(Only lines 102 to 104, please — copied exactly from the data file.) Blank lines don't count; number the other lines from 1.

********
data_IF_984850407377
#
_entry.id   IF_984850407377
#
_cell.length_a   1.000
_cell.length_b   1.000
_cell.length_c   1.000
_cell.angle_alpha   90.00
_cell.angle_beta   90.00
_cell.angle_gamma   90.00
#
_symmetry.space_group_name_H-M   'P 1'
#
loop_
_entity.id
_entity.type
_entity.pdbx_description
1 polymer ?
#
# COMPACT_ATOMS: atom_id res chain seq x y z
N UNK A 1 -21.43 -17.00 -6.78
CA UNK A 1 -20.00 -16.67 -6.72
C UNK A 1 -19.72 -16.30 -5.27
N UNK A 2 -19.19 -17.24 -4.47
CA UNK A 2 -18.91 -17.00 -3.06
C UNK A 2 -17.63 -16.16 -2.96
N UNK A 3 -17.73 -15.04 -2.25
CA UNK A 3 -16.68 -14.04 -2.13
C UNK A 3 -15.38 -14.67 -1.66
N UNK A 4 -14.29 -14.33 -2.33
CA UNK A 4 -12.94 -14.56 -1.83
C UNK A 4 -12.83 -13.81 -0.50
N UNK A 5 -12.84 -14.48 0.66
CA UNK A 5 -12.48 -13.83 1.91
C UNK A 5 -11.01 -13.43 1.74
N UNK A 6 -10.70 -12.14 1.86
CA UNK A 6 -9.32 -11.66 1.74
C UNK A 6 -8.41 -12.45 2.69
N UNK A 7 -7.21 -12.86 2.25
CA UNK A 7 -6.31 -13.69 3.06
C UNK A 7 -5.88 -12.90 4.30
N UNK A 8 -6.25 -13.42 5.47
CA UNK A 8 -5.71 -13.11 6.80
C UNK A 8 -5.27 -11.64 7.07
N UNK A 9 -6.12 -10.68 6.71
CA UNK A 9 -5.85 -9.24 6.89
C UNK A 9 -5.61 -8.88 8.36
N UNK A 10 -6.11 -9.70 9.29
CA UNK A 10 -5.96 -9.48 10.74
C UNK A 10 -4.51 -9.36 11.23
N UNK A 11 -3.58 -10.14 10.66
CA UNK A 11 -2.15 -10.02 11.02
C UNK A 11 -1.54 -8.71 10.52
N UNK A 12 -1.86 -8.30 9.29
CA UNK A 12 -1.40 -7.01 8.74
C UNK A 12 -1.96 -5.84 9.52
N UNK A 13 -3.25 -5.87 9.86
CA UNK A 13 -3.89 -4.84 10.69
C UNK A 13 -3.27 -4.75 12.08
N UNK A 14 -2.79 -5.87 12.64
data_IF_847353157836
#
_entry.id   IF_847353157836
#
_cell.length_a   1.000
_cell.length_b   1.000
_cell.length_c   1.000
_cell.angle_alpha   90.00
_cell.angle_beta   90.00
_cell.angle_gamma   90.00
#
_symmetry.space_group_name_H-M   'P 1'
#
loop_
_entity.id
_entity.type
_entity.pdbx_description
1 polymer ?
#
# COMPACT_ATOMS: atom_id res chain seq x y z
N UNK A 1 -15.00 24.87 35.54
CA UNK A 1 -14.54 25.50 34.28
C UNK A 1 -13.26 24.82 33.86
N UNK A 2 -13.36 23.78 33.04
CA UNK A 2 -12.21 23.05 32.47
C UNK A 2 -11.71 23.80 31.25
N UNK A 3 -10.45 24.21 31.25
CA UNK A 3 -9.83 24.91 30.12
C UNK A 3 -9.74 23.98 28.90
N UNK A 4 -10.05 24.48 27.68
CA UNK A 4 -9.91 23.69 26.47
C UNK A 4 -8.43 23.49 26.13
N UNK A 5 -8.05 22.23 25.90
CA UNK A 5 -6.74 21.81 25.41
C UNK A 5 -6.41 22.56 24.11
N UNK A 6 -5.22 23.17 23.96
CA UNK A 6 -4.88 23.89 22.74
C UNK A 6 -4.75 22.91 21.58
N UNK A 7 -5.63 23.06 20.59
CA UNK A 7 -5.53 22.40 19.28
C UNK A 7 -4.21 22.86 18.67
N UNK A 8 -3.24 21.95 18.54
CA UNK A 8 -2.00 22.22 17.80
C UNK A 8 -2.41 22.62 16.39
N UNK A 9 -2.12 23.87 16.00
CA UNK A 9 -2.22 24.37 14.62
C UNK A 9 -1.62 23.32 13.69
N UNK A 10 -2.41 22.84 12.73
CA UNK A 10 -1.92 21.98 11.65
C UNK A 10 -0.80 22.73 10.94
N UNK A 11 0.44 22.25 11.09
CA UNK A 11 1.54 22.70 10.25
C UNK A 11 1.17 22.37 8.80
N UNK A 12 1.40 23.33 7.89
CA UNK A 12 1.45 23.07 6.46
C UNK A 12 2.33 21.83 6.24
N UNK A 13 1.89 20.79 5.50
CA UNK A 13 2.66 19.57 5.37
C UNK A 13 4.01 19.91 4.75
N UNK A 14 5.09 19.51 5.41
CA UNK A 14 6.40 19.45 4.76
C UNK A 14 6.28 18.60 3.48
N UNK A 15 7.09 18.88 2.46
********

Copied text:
N UNK A 8 -3.24 21.95 18.54
CA UNK A 8 -2.00 22.22 17.80
C UNK A 8 -2.41 22.62 16.39